- Purchase/rental options available:
Callaloo 23.1 (2000) 110-119
[Access article in PDF]
G. Winston James
Part 1: In the Family
It was 1989 when I went back to my mother. Not much by choice. I was fifteen and had been sheltered and loved by just my daddy for almost as long as I could remember. It was hard knowing that the three years I'd spent taking care of him in Florida with Alma, our neighbor and visiting nurse, hadn't been enough to make him better. Not enough to stop him from dying and allowing my mother to pull me back into her life and claim me. I didn't want to be claimed by anybody. At first. Let alone her. But daddy had been the wall that kept me apart from the world. Death was pulling him down stone by stone. Just yanking stones from everywhere. Taking my father out. Letting the light in in places. Giving my mother the room to finally extend her hand down into Aventura. It felt like her coming was strong and purposeful: to take me back after so long. But that's only the way I saw it then. Being young.
In the end, my daddy never knew what happened between mama, Alma and me. As a matter of fact, I think he would have died twice knowing how much I found out about his whole life just before he died. It turns out that daddy had lived his life like he was a criminal. On the run. Not being able to tell the whole truth to anybody without making them (at least in his mind) just as guilty as he was if they kept on loving him anyway. His death was a double sadness for me. Losing him and learning in the end that I hadn't known all of him as would have been true-to-life. But despite it all, I respected my daddy's spirit and never told my mother a word more of the truth than she already knew before setting eyes on me in Aventura.
That was eight years ago. Back then, I hadn't gone to school much or been near a hospital, so I didn't know much about my daddy dying from a disease. It sounds kind of ridiculous now--sitting up here at my grandmama's funeral--but it's true. Birds died--I knew, because I'd seen cats mesmerizing them the way my Uncle James used to captivate my daddy just before he'd pounce on him and make him laugh until he cried. The birds, though, as far as I knew, just died. Quick, like the way the word "dead" sounds when you speak it. Puppies died, too, but in the middle of the night, or just before I woke up so I never saw it, but heard it through my daddy's stomach as he rocked me and told me to cry so loud that God would hear me and know that I cared.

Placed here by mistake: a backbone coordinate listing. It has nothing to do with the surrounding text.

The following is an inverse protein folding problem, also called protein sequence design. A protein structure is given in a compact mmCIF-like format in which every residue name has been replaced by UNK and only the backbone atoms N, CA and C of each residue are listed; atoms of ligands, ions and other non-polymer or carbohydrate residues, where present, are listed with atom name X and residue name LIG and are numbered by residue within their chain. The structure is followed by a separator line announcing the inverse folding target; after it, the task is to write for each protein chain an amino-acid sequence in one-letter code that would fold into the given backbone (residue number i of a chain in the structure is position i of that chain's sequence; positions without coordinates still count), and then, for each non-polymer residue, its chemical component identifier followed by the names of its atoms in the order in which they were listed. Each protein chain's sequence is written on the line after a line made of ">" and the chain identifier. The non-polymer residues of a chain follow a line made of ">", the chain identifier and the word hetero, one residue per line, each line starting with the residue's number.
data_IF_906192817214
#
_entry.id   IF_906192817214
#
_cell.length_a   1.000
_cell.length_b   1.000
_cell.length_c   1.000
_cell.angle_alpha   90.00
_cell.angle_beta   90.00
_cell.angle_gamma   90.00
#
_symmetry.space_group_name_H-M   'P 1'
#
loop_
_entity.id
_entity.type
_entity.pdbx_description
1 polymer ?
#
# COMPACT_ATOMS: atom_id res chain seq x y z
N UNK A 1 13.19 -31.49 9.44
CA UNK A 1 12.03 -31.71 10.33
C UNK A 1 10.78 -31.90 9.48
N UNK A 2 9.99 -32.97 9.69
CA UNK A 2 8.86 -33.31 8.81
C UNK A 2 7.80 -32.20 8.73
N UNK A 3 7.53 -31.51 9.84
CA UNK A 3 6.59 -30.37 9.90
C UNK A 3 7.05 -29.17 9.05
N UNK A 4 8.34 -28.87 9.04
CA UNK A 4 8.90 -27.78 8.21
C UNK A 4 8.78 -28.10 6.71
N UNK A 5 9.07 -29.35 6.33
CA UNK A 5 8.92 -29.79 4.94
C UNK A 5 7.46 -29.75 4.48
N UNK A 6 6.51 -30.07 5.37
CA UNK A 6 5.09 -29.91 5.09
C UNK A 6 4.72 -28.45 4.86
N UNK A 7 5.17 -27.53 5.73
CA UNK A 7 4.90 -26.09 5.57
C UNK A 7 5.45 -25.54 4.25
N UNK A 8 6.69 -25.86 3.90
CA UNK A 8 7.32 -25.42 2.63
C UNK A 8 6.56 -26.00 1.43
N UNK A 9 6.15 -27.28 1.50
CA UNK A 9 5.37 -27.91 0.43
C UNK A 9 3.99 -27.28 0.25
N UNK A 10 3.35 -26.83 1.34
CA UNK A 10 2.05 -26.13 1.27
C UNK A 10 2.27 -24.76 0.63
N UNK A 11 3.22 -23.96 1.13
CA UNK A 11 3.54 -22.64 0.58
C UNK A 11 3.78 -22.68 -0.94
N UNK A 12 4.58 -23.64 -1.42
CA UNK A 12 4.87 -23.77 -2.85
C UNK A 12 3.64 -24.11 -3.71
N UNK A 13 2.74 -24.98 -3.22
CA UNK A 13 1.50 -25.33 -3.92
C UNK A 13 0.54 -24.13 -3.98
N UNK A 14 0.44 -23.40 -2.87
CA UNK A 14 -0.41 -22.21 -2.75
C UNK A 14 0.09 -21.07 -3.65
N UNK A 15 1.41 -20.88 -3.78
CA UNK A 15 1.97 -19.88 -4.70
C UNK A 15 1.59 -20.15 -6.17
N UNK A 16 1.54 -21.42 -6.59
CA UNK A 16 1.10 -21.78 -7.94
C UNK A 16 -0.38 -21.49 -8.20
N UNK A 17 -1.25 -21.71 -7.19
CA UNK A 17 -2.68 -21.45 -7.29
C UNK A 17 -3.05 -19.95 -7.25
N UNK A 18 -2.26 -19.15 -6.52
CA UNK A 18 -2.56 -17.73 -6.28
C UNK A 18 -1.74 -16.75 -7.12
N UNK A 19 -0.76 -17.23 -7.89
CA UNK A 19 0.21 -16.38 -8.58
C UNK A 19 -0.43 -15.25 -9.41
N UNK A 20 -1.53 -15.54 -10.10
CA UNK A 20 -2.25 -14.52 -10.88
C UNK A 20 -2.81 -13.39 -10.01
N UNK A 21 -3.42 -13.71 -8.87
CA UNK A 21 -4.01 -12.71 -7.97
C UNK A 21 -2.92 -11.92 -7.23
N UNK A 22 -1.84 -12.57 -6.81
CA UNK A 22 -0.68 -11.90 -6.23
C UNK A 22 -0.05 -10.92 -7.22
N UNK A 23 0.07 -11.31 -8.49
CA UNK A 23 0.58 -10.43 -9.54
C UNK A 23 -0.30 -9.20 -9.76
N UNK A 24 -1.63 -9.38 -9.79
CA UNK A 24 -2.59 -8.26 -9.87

No, this dying of my daddy's was different. So slow that he didn't seem to know whether to be happy or sad. One minute he'd be fine and thanking me for living, and the next he'd be [End Page 110] coughing blood and cursing me for staying. Just yelling for me to get out. Telling me to go get Alma. But I knew he was just being a parent, those times--hating for me to see him weak and helpless. Much more like a child than I was myself. Sick as he was, he was afraid he couldn't hug me with his body, the way he still could with his failing mind. I told him over and over any way I could that I knew his every tear was a hug undeliverable and that as long as I had lips, I'd kiss each one from his cheek as it ran, because times being what they were, no sign of his affection should have been wasted. I loved my daddy.
"Waste not want not," he'd...